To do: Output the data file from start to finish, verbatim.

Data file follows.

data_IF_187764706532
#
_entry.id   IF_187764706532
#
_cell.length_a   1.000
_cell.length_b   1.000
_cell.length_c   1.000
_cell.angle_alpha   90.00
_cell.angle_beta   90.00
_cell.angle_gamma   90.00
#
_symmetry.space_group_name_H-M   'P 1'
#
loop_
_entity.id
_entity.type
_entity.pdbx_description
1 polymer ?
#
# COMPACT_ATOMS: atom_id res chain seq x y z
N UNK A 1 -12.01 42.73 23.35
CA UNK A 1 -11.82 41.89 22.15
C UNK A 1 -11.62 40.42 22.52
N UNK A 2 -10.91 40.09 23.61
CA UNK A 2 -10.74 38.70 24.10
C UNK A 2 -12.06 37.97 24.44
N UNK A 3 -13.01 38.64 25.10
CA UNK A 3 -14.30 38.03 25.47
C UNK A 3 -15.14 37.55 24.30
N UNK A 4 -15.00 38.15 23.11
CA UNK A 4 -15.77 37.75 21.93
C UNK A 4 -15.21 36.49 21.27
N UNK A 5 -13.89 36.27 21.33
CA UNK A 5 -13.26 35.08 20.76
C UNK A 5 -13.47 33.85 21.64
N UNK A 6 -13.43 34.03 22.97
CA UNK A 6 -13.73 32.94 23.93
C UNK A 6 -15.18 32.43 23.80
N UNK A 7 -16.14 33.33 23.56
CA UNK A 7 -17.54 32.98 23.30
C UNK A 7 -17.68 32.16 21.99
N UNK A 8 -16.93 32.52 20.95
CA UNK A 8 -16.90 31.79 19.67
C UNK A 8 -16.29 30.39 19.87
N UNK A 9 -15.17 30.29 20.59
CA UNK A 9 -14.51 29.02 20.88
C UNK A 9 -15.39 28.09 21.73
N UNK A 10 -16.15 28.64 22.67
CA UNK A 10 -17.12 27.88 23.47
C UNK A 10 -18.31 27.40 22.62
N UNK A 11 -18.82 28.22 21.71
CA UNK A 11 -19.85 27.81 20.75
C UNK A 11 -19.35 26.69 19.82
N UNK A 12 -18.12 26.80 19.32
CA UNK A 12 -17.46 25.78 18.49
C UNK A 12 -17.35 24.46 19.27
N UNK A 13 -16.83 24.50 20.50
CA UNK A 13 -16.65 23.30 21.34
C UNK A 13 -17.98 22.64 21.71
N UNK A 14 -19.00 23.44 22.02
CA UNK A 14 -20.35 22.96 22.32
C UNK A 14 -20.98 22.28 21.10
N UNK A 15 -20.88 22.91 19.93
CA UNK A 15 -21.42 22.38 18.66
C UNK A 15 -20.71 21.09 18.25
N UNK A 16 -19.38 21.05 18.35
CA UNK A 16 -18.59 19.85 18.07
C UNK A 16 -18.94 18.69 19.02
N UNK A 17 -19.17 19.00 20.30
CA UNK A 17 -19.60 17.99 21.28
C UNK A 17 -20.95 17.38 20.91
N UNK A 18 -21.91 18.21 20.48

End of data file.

data_IF_187764706532
#
_entry.id   IF_187764706532
#
_cell.length_a   1.000
_cell.length_b   1.000
_cell.length_c   1.000
_cell.angle_alpha   90.00
_cell.angle_beta   90.00
_cell.angle_gamma   90.00
#
_symmetry.space_group_name_H-M   'P 1'
#
loop_
_entity.id
_entity.type
_entity.pdbx_description
1 polymer ?
#
# COMPACT_ATOMS: atom_id res chain seq x y z
N UNK A 1 -12.01 42.73 23.35
CA UNK A 1 -11.82 41.89 22.15
C UNK A 1 -11.62 40.42 22.52
N UNK A 2 -10.91 40.09 23.61
CA UNK A 2 -10.74 38.70 24.10
C UNK A 2 -12.06 37.97 24.44
N UNK A 3 -13.01 38.64 25.10
CA UNK A 3 -14.30 38.03 25.47
C UNK A 3 -15.14 37.55 24.30
N UNK A 4 -15.00 38.15 23.11
CA UNK A 4 -15.77 37.75 21.93
C UNK A 4 -15.21 36.49 21.27
N UNK A 5 -13.89 36.27 21.33
CA UNK A 5 -13.26 35.08 20.76
C UNK A 5 -13.47 33.85 21.64
N UNK A 6 -13.43 34.03 22.97
CA UNK A 6 -13.73 32.94 23.93
C UNK A 6 -15.18 32.43 23.80
N UNK A 7 -16.14 33.33 23.56
CA UNK A 7 -17.54 32.98 23.30
C UNK A 7 -17.68 32.16 21.99
N UNK A 8 -16.93 32.52 20.95
CA UNK A 8 -16.90 31.79 19.67
C UNK A 8 -16.29 30.39 19.87
N UNK A 9 -15.17 30.29 20.59
CA UNK A 9 -14.51 29.02 20.88
C UNK A 9 -15.39 28.09 21.73
N UNK A 10 -16.15 28.64 22.67
CA UNK A 10 -17.12 27.88 23.47
C UNK A 10 -18.31 27.40 22.62
N UNK A 11 -18.82 28.22 21.71
CA UNK A 11 -19.85 27.81 20.75
C UNK A 11 -19.35 26.69 19.82
N UNK A 12 -18.12 26.80 19.32
CA UNK A 12 -17.46 25.78 18.49
C UNK A 12 -17.35 24.46 19.27
N UNK A 13 -16.83 24.50 20.50
CA UNK A 13 -16.65 23.30 21.34
C UNK A 13 -17.98 22.64 21.71
N UNK A 14 -19.00 23.44 22.02
CA UNK A 14 -20.35 22.96 22.32
C UNK A 14 -20.98 22.28 21.10
N UNK A 15 -20.88 22.91 19.93
CA UNK A 15 -21.42 22.38 18.66
C UNK A 15 -20.71 21.09 18.25
N UNK A 16 -19.38 21.05 18.35
CA UNK A 16 -18.59 19.85 18.07
C UNK A 16 -18.94 18.69 19.02
N UNK A 17 -19.17 19.00 20.30
CA UNK A 17 -19.60 17.99 21.28
C UNK A 17 -20.95 17.38 20.91
N UNK A 18 -21.91 18.21 20.48